We expect a lot from Siddharth Dhanvant Shanghvi, the public figure known for his candid opinions and the author of flamboyant works like The Last Song of Dusk. But even the reader who has followed Shanghvi’s writing closely will be surprised by his latest work. Loss is an entirely different being.
It is a spare, restrained, almost monk-like piece of writing that speaks to the most basic fear of all living individuals and addresses it with a lucid understanding that only comes from experience. It is a searing biography of loss, of death and endings, of dealing with the grief that ensues – a biography of all the inevitable bits of life we do not want to acknowledge.
Grief is not a record of what has been lost but of who has been loved. In the end, we weep not only for the death of someone but for the startling question that faces us: what shall we do with the love we have for the deceased? Where will we put it?
Lost and found
“My early writing suffered extravagance,” Shanghvi responds, when I point out that Loss is so different. “Seven years of curatorial practise in the art space in Goa taught me to organise works in response to each other, the vital cut, how things come alive when you leave them be – these lessons I brought to the page, and to Loss.”
Shanghvi, today, is not just a changed author, he is a changed man. Losing both his parents and his beloved pet in the space of a decade – between the ages 30 and 40, what are often called the best years of a life – had a profound effect on his thinking and craft. “With age, you come to see death, or any loss, almost like you might a frog on the dissection table, you see the sum of its parts, you understand what you lost – you are no longer bewildered, but grateful to not have been entirely felled.”
Living alone in Goa during the Covid-induced lockdown was a significant event in the author’s life. “That kind of complete isolation changed me,” he reflects. “When it comes to loss, the pandemic has truly been a great equaliser – even my 22-year-old nephew is coping with the loss of his friends and of their parents – never before has the world collectively grieved in this way.”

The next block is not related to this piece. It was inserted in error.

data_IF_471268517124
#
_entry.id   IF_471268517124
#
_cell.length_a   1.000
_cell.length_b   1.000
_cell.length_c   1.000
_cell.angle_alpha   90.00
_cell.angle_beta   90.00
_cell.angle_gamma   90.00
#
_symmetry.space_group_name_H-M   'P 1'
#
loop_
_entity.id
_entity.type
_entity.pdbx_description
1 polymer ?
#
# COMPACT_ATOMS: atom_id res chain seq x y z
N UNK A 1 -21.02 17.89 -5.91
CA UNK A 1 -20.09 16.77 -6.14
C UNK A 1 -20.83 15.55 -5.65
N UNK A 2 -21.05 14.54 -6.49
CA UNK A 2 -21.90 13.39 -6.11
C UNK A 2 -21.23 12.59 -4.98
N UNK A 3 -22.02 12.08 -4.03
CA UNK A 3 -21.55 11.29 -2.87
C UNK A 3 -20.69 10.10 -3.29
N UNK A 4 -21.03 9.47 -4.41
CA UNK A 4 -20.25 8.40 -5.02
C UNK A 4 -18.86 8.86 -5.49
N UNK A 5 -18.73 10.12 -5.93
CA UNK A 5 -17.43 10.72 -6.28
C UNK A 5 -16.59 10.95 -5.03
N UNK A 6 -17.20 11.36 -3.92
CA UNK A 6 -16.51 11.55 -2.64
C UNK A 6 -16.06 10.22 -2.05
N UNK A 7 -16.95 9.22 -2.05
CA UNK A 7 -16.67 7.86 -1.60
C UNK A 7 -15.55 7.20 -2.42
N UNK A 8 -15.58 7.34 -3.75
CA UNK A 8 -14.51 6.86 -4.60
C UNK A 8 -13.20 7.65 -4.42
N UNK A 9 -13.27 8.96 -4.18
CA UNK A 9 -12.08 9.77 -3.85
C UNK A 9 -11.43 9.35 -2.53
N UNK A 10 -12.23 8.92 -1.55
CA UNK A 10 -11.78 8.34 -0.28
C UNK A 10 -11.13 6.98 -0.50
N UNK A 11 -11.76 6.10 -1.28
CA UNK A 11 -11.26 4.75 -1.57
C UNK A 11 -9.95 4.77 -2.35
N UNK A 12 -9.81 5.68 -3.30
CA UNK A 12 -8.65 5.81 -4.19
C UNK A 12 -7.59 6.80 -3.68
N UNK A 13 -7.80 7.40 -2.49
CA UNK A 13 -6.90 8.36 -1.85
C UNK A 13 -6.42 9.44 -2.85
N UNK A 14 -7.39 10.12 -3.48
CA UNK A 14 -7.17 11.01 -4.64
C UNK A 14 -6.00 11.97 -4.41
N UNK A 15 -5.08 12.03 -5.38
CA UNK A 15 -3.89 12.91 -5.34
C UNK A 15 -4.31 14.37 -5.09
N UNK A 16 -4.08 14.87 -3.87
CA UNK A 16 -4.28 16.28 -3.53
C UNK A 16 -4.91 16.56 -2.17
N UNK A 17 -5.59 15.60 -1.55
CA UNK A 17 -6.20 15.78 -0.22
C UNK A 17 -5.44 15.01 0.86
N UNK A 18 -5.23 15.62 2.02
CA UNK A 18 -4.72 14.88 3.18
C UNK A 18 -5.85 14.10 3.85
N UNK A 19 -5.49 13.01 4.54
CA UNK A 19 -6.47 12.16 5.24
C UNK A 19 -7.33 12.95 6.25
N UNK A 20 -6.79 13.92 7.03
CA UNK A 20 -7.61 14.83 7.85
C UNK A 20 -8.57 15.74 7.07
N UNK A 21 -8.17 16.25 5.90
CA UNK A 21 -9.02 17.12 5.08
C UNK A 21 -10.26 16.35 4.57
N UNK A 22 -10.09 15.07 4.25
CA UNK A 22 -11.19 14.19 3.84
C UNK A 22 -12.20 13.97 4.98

When it comes to loss, the pandemic has truly been a great equaliser – even my 22-year-old nephew is coping with loss – never before has the world collectively grieved in this way”
The lockdown also gave a chance to Shanghvi to revisit the text of Loss and approach it with a new understanding. “My final edit changed it the most.”
Whose standards matter?
As Shanghvi was coping with personal loss over the last few years, he also took a long break from writing books. “I’d lost my confidence to write – it seemed books were irrelevant, or no one was reading much, or that my own writing was pointless,” he says. “The worst damage a young writer endures is irresponsible criticism; I lived through this early on, but I was lucky, I summoned the courage to write through it and come to the other side, where I am right now. Not everyone mends. Good critics make good writers.”
This is especially true in the age of social media where instant reviews can make or break artists. Shanghvi has had his fair share of critics. Berated for his style, looks, affluence and even his friends, he is used to not being liked. “Hated, you mean!” he laughs. “There’s this Western construct of the ‘struggling writer’. When you unpack this, it suggests a writer’s real job is to struggle, to wear khadi, then die in the attic. I’m sorry – I reject this.”
Different people are held to different standards in our society. Gabriel García Márquez once famously said, “I don’t hold with the romantic myth that the writer has to be starving… before he can produce. You write better if you’ve had a good meal and you’ve got an electric typewriter.” No one would challenge Marquez’s right to affluence, or Arundhati Roy’s. The right to live the way we wish to should be universally accepted even if you don’t agree with an author’s cause or craft.
“This ‘struggling writer’ trope is about decentering the writer’s role in cultural life – hand them some prominence, but no power,” Shanghvi explains. “Writers are considered honourable when they give away their prize money, or if they win an endowment – as if their public life is measured by the money they are given, or the money they give away – as if money were the measure of their existence.”
I ask if the criticism directed at him because of outwardly wealth signifiers has affected him. “It did – to a point – but writers, like actors or musicians, ought to be at the centre of cultural life and not subjects of punishment for the present administration,” he says. “Try that with me and I’ll come around your house with a saucepan.”
Kalyani Prasher is a Delhi-based freelancer who writes on travel, wildlife, nutrition and health
From HT Brunch, November 22, 2020
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